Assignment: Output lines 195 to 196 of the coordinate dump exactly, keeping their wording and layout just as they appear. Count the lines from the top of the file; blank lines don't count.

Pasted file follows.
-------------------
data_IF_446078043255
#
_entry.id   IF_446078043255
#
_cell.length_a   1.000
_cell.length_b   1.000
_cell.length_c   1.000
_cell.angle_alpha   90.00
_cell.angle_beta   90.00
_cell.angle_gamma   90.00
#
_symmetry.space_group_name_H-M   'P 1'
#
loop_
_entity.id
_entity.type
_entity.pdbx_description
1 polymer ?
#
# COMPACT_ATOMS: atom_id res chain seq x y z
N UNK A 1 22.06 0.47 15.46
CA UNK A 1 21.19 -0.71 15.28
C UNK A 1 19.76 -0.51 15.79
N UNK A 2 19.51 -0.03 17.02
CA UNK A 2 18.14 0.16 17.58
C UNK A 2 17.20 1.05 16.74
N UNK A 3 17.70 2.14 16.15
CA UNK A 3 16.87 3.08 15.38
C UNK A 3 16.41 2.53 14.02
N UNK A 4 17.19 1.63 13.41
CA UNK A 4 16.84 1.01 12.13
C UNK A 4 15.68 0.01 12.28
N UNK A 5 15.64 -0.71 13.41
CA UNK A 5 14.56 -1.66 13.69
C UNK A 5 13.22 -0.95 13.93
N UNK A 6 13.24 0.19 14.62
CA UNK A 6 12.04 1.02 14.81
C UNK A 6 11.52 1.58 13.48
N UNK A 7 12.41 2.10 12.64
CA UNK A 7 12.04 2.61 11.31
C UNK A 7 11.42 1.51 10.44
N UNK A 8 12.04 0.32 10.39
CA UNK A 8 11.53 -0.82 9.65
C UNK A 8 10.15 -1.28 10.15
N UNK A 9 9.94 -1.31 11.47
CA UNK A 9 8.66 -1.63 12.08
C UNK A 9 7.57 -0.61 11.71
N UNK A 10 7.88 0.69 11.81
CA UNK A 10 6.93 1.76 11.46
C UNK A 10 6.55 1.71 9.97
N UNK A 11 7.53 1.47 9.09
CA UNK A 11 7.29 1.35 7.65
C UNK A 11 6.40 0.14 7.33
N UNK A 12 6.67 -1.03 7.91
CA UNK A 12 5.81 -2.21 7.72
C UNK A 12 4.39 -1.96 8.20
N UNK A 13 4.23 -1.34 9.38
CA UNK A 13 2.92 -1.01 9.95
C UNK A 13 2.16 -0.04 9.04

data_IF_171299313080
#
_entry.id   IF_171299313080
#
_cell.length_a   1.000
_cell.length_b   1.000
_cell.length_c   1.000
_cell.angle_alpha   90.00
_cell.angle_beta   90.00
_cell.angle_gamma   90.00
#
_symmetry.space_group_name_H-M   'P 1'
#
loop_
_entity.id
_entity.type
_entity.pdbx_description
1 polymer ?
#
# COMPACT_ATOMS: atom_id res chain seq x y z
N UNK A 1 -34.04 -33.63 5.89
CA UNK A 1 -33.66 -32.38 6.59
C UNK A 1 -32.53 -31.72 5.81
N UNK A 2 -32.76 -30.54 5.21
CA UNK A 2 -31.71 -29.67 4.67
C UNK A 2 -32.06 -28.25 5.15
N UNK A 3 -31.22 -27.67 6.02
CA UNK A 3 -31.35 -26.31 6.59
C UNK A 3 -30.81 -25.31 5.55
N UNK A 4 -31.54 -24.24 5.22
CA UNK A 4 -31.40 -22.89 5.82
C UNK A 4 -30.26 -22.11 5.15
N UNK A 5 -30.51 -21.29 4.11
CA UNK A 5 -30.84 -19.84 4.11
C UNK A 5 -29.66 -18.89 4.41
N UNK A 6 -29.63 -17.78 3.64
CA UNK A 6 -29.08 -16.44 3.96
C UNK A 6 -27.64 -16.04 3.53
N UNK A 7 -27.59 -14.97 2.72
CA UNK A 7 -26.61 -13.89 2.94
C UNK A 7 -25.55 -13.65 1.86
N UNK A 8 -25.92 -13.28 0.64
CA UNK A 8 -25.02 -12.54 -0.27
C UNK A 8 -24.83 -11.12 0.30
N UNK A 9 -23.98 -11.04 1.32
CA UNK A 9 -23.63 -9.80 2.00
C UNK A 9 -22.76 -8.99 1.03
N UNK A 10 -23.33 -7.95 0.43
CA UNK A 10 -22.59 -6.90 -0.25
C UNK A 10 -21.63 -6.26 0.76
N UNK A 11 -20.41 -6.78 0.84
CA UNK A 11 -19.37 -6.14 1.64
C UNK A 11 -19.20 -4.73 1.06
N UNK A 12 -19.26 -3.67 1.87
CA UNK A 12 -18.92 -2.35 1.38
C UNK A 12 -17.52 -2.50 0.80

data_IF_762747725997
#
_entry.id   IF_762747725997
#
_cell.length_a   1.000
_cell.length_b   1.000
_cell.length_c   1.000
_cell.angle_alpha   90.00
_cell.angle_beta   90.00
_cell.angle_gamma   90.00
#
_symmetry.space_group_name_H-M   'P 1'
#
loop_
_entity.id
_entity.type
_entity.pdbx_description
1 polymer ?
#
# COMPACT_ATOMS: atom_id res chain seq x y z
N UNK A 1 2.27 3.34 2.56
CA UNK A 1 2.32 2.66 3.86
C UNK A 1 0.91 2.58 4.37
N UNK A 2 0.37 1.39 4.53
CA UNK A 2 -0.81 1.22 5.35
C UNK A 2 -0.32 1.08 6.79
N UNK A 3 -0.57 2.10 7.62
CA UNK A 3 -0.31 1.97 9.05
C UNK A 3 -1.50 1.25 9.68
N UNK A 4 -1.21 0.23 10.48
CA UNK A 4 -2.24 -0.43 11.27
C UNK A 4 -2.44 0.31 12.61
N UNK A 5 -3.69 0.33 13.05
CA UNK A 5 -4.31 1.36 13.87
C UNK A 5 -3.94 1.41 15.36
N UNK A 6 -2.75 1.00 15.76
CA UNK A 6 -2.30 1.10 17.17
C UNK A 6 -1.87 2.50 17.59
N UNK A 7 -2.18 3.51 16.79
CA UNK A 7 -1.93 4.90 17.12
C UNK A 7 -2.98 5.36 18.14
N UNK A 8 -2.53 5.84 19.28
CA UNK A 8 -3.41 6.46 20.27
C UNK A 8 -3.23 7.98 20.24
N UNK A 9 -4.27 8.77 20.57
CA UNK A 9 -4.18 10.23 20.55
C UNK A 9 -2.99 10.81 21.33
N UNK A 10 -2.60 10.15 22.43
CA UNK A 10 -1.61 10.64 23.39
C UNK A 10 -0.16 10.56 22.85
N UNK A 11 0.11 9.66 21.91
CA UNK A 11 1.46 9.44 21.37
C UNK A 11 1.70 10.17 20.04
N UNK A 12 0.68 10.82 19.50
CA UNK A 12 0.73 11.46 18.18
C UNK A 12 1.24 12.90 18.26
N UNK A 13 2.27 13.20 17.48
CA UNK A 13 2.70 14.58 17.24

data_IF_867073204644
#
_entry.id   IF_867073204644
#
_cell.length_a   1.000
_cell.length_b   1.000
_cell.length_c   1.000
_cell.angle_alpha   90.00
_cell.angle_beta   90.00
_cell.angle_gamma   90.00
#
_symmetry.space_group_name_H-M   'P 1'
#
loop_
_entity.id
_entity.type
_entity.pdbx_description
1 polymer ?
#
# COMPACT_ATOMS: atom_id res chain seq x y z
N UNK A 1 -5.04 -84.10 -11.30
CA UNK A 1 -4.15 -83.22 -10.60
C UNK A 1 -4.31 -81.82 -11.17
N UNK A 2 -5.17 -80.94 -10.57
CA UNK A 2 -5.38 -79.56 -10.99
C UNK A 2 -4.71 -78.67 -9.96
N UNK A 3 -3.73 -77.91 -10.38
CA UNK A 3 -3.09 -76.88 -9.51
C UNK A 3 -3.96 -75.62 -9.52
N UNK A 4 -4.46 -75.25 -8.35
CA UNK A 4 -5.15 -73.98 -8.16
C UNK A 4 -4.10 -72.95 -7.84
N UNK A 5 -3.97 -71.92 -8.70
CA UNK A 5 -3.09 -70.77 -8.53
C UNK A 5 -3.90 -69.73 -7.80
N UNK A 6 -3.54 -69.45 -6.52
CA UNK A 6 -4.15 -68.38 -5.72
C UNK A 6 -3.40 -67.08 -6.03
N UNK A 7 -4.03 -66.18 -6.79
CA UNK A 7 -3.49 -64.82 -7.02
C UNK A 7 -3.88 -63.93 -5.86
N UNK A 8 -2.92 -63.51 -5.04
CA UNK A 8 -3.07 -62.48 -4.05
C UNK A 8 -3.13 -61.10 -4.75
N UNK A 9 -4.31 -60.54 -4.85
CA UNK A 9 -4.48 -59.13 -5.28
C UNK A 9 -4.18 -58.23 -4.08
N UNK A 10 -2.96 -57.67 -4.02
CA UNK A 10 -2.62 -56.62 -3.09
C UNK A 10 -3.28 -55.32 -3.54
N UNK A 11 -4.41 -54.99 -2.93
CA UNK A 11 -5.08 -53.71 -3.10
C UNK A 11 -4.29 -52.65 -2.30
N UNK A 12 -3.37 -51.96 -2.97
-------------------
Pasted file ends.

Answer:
CA UNK A 1 -4.15 -83.22 -10.60
C UNK A 1 -4.31 -81.82 -11.17